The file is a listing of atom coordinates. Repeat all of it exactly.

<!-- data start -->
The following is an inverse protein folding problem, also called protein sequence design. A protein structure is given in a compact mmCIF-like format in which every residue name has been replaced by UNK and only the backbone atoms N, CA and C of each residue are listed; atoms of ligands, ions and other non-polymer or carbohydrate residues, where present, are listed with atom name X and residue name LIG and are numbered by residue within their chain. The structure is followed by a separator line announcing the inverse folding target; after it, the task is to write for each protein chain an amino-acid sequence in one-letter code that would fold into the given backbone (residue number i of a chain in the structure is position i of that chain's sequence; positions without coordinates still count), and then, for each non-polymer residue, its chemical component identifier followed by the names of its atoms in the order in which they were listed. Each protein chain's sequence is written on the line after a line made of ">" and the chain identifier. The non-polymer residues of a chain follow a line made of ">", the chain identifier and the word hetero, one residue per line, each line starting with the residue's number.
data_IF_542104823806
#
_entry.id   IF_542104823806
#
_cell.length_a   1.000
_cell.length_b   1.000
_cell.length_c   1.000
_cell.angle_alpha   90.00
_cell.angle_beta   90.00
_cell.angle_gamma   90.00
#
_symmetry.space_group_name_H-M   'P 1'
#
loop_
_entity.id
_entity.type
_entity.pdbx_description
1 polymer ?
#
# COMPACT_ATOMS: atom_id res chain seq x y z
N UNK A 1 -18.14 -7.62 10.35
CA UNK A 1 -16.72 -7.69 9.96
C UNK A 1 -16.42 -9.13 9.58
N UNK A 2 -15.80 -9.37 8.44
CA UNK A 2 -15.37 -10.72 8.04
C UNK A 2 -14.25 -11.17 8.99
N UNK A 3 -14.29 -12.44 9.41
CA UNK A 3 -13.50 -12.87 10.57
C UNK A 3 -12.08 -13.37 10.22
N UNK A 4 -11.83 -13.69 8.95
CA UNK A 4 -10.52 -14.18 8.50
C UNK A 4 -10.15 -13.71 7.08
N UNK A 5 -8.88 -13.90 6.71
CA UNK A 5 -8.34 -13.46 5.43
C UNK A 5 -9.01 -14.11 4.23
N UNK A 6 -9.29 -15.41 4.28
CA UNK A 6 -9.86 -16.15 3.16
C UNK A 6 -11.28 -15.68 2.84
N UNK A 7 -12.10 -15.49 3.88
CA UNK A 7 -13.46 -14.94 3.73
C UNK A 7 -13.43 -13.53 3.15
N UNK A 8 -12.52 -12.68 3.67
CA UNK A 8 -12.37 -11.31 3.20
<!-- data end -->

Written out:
The following is an inverse protein folding problem, also called protein sequence design. A protein structure is given in a compact mmCIF-like format in which every residue name has been replaced by UNK and only the backbone atoms N, CA and C of each residue are listed; atoms of ligands, ions and other non-polymer or carbohydrate residues, where present, are listed with atom name X and residue name LIG and are numbered by residue within their chain. The structure is followed by a separator line announcing the inverse folding target; after it, the task is to write for each protein chain an amino-acid sequence in one-letter code that would fold into the given backbone (residue number i of a chain in the structure is position i of that chain's sequence; positions without coordinates still count), and then, for each non-polymer residue, its chemical component identifier followed by the names of its atoms in the order in which they were listed. Each protein chain's sequence is written on the line after a line made of ">" and the chain identifier. The non-polymer residues of a chain follow a line made of ">", the chain identifier and the word hetero, one residue per line, each line starting with the residue's number.
data_IF_542104823806
#
_entry.id   IF_542104823806
#
_cell.length_a   1.000
_cell.length_b   1.000
_cell.length_c   1.000
_cell.angle_alpha   90.00
_cell.angle_beta   90.00
_cell.angle_gamma   90.00
#
_symmetry.space_group_name_H-M   'P 1'
#
loop_
_entity.id
_entity.type
_entity.pdbx_description
1 polymer ?
#
# COMPACT_ATOMS: atom_id res chain seq x y z
N UNK A 1 -18.14 -7.62 10.35
CA UNK A 1 -16.72 -7.69 9.96
C UNK A 1 -16.42 -9.13 9.58
N UNK A 2 -15.80 -9.37 8.44
CA UNK A 2 -15.37 -10.72 8.04
C UNK A 2 -14.25 -11.17 8.99
N UNK A 3 -14.29 -12.44 9.41
CA UNK A 3 -13.50 -12.87 10.57
C UNK A 3 -12.08 -13.37 10.22
N UNK A 4 -11.83 -13.69 8.95
CA UNK A 4 -10.52 -14.18 8.50
C UNK A 4 -10.15 -13.71 7.08
N UNK A 5 -8.88 -13.90 6.71
CA UNK A 5 -8.34 -13.46 5.43
C UNK A 5 -9.01 -14.11 4.23
N UNK A 6 -9.29 -15.41 4.28
CA UNK A 6 -9.86 -16.15 3.16
C UNK A 6 -11.28 -15.68 2.84
N UNK A 7 -12.10 -15.49 3.88
CA UNK A 7 -13.46 -14.94 3.73
C UNK A 7 -13.43 -13.53 3.15
N UNK A 8 -12.52 -12.68 3.67
CA UNK A 8 -12.37 -11.31 3.20